Gas Prices a Crisis??

The media is just longing to make current gas prices into a crisis.  And you can already see them gearing up to bash oil companies for "record" profits (by the way, when reading the profit announcements, pay attention not to just total dollars but to profit margins, then read this).

Glenn Reynolds links this gas price chart this morning at Random Useless Data, showing that in real terms, gas prices are still below their peaks, and not at "all-time highs."

Gasprice_1

I took this one step further, based on the assumption that it isn't the price per gallon that matters for gas, but the price to drive a fixed mileage, say 100 miles.  Since average automobile fuel economy has continued to improve, in real terms we are far below the peak cost of gasoline.  Using this and this MPG data (for passenger cars) and the inflation adjusted gas prices here, I got this chart (1979 dollars)

Gas_price_100_1

By the way, just so you know my personal incentives, there are very few people out there who run a business whose fortunes are more sensitive to gas prices than my recreation business.  This will not be a very good summer for me, but if we leave the market alone to do its work, things will likely be better in 2007.  Intervention by Congress will pretty much assure that things will get worse.

  • http://catallarchy.net Trent McBride

    A question: would the price/100miles number have to factor in the theoretical price change in the more efficient vehicle? An example: Over ten year the real price of gas stays flat. The MPG of the average vehicle goes up, so the price/100miles goes down. However, the price of cars goes up as well. Would that not mean the price/100miles actually stays even? Now, I know this would be hard to do, and it could actually go in either direction; but might it make your number less valid?

  • http://www.kipesquire.com KipEsquire

    There is no such thing as an "inflation-adjusted price;" it's an oxymoron. Only incomes can be adjusted for inflation, not prices.

    Input prices can, however, be adjusted for income growth (i.e., the reciprocal of the previous sentence).

    This yields much the same result (since income growth tends to track inflation), but without the conceptual error of discussing "an inflation-adjusted component of inflation."

  • http://kurtjohnson.net Kurt

    This is probably even more impressive if you account for the impact of taxes (fixed $/gallon taxes have risen over time; sales taxes levied as a % of price exacerbate increases).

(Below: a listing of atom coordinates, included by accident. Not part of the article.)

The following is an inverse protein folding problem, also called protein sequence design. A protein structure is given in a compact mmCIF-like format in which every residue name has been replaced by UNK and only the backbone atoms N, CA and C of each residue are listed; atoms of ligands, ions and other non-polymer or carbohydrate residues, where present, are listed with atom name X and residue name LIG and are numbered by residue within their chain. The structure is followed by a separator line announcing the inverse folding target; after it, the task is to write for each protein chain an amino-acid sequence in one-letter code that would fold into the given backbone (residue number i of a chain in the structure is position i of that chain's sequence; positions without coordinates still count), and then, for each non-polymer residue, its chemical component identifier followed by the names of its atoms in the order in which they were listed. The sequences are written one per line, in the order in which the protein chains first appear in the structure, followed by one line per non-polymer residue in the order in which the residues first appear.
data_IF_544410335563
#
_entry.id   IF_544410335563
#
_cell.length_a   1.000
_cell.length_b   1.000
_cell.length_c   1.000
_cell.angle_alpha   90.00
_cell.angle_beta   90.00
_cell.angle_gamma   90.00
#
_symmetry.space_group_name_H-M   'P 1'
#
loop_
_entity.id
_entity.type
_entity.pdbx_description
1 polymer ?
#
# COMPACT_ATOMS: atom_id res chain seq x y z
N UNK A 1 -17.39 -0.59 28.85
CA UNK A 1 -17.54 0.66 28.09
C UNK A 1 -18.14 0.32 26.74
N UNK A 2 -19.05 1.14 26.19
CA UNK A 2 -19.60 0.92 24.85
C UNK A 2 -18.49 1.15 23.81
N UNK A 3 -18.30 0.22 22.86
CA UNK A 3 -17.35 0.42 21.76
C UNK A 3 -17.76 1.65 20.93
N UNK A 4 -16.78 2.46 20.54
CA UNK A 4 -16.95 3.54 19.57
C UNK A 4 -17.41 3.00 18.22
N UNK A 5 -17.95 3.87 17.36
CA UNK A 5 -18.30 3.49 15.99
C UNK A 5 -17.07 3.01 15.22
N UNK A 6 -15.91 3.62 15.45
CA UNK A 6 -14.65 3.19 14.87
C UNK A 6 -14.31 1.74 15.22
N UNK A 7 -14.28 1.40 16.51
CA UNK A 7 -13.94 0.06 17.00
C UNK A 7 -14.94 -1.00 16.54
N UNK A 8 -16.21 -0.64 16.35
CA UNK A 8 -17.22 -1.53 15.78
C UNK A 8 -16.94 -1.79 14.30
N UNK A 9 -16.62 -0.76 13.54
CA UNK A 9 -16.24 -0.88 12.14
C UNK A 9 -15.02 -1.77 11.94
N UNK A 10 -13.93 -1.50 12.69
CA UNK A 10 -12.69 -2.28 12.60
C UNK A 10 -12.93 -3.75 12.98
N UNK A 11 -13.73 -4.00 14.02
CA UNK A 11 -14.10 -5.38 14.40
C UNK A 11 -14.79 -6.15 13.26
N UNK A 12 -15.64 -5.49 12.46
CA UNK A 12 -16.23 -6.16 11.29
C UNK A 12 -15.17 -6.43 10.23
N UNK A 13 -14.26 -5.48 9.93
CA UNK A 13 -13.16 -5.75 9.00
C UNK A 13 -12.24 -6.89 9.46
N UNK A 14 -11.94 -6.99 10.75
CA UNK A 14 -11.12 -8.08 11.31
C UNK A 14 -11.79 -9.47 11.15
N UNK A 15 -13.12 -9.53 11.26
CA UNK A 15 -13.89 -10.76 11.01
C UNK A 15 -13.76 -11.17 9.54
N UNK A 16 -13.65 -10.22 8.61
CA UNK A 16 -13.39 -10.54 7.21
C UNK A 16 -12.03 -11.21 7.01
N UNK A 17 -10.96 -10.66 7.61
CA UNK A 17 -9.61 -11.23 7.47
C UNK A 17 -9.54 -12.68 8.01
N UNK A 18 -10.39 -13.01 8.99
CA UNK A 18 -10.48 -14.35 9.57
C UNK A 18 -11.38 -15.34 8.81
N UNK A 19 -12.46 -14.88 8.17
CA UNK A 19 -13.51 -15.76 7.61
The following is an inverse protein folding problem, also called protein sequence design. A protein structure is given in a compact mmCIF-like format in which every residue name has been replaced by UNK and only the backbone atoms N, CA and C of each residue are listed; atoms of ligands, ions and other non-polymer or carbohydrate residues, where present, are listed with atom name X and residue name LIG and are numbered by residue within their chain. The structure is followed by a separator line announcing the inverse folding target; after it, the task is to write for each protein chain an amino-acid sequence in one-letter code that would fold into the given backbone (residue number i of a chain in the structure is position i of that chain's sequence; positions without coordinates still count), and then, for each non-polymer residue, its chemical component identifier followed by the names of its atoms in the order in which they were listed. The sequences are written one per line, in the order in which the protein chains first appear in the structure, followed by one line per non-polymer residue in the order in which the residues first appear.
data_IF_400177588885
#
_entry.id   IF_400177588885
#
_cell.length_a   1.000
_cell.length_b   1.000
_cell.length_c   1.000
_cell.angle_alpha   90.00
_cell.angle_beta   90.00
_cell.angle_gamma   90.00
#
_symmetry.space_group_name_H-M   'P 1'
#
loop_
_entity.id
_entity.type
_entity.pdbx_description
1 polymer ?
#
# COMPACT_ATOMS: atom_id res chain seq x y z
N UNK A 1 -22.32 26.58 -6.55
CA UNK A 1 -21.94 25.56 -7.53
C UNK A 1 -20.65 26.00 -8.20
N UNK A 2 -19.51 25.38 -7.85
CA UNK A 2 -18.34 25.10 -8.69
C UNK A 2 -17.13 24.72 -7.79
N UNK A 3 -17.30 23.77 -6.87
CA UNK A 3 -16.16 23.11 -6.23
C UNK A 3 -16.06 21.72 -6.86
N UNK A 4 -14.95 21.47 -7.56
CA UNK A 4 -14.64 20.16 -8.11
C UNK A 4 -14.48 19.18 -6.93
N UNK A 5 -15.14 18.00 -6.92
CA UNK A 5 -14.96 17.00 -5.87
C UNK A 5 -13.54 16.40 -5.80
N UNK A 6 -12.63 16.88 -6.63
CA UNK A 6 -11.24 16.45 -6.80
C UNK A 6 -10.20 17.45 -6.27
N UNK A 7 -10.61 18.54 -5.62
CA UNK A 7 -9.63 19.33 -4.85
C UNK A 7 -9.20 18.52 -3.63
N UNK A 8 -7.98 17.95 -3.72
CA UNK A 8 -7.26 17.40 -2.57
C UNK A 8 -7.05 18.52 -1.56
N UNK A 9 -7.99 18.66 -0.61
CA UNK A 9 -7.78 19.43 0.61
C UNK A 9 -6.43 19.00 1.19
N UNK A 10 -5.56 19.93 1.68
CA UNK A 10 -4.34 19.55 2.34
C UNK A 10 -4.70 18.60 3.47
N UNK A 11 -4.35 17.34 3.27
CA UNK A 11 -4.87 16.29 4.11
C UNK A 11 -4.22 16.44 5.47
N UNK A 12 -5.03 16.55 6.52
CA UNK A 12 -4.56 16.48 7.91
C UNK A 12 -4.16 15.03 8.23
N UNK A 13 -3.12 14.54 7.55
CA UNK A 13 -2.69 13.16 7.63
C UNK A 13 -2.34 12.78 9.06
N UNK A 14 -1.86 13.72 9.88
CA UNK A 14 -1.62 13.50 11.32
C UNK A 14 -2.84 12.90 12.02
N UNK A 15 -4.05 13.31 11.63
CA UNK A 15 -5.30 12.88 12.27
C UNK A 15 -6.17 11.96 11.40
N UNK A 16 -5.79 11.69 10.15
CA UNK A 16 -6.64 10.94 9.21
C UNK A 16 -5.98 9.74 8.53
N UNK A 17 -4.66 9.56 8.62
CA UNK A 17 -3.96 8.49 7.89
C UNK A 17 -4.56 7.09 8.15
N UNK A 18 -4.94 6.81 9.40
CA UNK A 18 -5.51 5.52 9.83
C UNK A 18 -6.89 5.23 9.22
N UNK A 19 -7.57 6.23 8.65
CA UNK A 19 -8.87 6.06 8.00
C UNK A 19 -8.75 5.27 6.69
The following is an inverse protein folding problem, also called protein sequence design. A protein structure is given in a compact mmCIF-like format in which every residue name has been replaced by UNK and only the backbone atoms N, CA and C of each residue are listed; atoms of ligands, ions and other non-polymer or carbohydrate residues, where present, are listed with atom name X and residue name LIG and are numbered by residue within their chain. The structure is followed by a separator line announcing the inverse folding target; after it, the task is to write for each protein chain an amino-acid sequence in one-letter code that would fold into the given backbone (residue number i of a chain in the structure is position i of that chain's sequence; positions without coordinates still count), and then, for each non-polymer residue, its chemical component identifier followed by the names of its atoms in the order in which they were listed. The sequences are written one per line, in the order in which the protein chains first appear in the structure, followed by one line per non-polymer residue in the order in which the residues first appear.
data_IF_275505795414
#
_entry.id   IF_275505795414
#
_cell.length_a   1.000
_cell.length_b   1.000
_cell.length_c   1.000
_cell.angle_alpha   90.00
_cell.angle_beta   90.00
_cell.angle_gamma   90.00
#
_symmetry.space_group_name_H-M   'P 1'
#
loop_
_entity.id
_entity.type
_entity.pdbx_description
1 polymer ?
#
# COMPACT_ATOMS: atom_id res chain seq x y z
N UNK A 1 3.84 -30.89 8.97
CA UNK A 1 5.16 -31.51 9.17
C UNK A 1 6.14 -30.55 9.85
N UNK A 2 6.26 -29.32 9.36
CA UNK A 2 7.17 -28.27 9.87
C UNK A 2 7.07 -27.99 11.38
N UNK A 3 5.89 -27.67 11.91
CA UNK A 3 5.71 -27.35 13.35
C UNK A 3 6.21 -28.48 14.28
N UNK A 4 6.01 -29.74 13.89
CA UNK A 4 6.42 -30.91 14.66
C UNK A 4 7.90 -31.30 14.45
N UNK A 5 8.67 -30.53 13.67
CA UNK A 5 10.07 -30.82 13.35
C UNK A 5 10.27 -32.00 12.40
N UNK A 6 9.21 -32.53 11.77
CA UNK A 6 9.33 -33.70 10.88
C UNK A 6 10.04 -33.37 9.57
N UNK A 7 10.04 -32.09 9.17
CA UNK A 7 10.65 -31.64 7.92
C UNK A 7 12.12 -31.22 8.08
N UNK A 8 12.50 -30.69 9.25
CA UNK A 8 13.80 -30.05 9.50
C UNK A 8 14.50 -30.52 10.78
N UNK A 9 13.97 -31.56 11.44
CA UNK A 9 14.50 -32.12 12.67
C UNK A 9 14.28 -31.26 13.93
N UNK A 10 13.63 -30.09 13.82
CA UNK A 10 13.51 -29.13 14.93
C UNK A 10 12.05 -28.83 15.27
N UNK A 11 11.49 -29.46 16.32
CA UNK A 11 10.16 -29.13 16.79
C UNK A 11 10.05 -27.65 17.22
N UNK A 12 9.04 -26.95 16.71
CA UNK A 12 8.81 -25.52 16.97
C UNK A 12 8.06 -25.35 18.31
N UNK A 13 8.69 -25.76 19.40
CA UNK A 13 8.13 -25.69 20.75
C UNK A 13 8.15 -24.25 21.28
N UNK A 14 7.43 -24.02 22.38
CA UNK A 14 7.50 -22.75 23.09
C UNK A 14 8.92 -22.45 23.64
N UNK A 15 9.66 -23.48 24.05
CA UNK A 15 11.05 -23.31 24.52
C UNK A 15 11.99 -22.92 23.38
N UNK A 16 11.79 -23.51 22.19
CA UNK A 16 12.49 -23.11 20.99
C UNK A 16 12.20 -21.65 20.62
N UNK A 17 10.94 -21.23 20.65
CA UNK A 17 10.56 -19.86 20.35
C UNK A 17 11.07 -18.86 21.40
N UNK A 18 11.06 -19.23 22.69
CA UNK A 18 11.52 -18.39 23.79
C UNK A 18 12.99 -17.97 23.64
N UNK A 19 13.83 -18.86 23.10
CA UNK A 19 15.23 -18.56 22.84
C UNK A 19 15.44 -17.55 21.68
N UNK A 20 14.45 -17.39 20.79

A second factor is that gasoline quality has consistently gotten higher over time - i.e., more expensive to produce. Various easy ways of getting octane have been regulated out of existence (increasingly restrictive limits on RVP, MTBE, tetraethyl lead, etc.) but innovation has kept the cost per octane number constant around $0.01/gallon. Restrictions on sulfur content have required huge capital investments (e.g., "Tier II" capex) that theoretically should have been passed on to consumers as higher real prices. If we split the gas price out by crude/tax/refining/marketing margin I suspect the crude price and marketing margin would have fallen quite a bit, refining would be flat to positive.

    Note that 1979 is probably not a representative year to start this graph as it was part of a short price spike that was not topped until around 2000. If energy prices were included in the deflator used to get the nominal gasoline price series back to real prices in this graph there could be a feedback loop that understates the price increase over time.

    A couple of other graphs of the real price series are:
    http://inflationdata.com/Inflation/Inflation_Rate/Gasoline_Inflation.asp

  • dearieme

    Compliments on a very nice plot. Is it possible to incorporate another "correction", this time allowing for average annual miles driven per head of population?

  • JoshK

    How come no one cares how much they spend on the car itself. If you depreceate a car at .48 cents a mile and you get 24 mpg, then the cost of your gas is .13 cents a mile. The vast majority of the cost of driving is not really related to petrol. But evil oil companies, profiteering, etc, etc, make much better press.

  • http://www.lobowalk.com Daniel Medley